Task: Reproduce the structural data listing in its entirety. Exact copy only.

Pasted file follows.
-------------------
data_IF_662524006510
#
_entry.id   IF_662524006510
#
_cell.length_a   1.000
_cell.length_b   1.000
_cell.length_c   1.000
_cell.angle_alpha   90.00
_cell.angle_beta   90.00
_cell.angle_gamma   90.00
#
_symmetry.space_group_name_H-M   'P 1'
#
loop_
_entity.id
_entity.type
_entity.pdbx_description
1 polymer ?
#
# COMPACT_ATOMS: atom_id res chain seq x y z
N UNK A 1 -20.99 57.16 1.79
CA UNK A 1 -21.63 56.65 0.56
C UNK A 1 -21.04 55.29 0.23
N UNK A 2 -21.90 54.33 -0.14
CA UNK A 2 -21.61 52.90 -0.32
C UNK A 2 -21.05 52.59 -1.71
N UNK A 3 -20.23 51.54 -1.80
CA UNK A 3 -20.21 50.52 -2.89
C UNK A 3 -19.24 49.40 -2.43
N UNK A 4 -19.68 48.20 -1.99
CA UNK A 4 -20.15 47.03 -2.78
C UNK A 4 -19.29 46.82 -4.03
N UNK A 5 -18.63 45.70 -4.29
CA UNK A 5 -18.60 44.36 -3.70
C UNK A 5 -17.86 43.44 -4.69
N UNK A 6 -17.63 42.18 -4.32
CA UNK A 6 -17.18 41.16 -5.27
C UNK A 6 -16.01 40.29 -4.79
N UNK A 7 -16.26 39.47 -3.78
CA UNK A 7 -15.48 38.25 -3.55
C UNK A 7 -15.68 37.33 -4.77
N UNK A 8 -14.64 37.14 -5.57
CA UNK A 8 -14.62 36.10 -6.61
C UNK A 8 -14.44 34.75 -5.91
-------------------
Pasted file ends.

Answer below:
data_IF_662524006510
#
_entry.id   IF_662524006510
#
_cell.length_a   1.000
_cell.length_b   1.000
_cell.length_c   1.000
_cell.angle_alpha   90.00
_cell.angle_beta   90.00
_cell.angle_gamma   90.00
#
_symmetry.space_group_name_H-M   'P 1'
#
loop_
_entity.id
_entity.type
_entity.pdbx_description
1 polymer ?
#
# COMPACT_ATOMS: atom_id res chain seq x y z
N UNK A 1 -20.99 57.16 1.79
CA UNK A 1 -21.63 56.65 0.56
C UNK A 1 -21.04 55.29 0.23
N UNK A 2 -21.90 54.33 -0.14
CA UNK A 2 -21.61 52.90 -0.32
C UNK A 2 -21.05 52.59 -1.71
N UNK A 3 -20.23 51.54 -1.80
CA UNK A 3 -20.21 50.52 -2.89
C UNK A 3 -19.24 49.40 -2.43
N UNK A 4 -19.68 48.20 -1.99
CA UNK A 4 -20.15 47.03 -2.78
C UNK A 4 -19.29 46.82 -4.03
N UNK A 5 -18.63 45.70 -4.29
CA UNK A 5 -18.60 44.36 -3.70
C UNK A 5 -17.86 43.44 -4.69
N UNK A 6 -17.63 42.18 -4.32
CA UNK A 6 -17.18 41.16 -5.27
C UNK A 6 -16.01 40.29 -4.79
N UNK A 7 -16.26 39.47 -3.78
CA UNK A 7 -15.48 38.25 -3.55
C UNK A 7 -15.68 37.33 -4.77
N UNK A 8 -14.64 37.14 -5.57
CA UNK A 8 -14.62 36.10 -6.61
C UNK A 8 -14.44 34.75 -5.91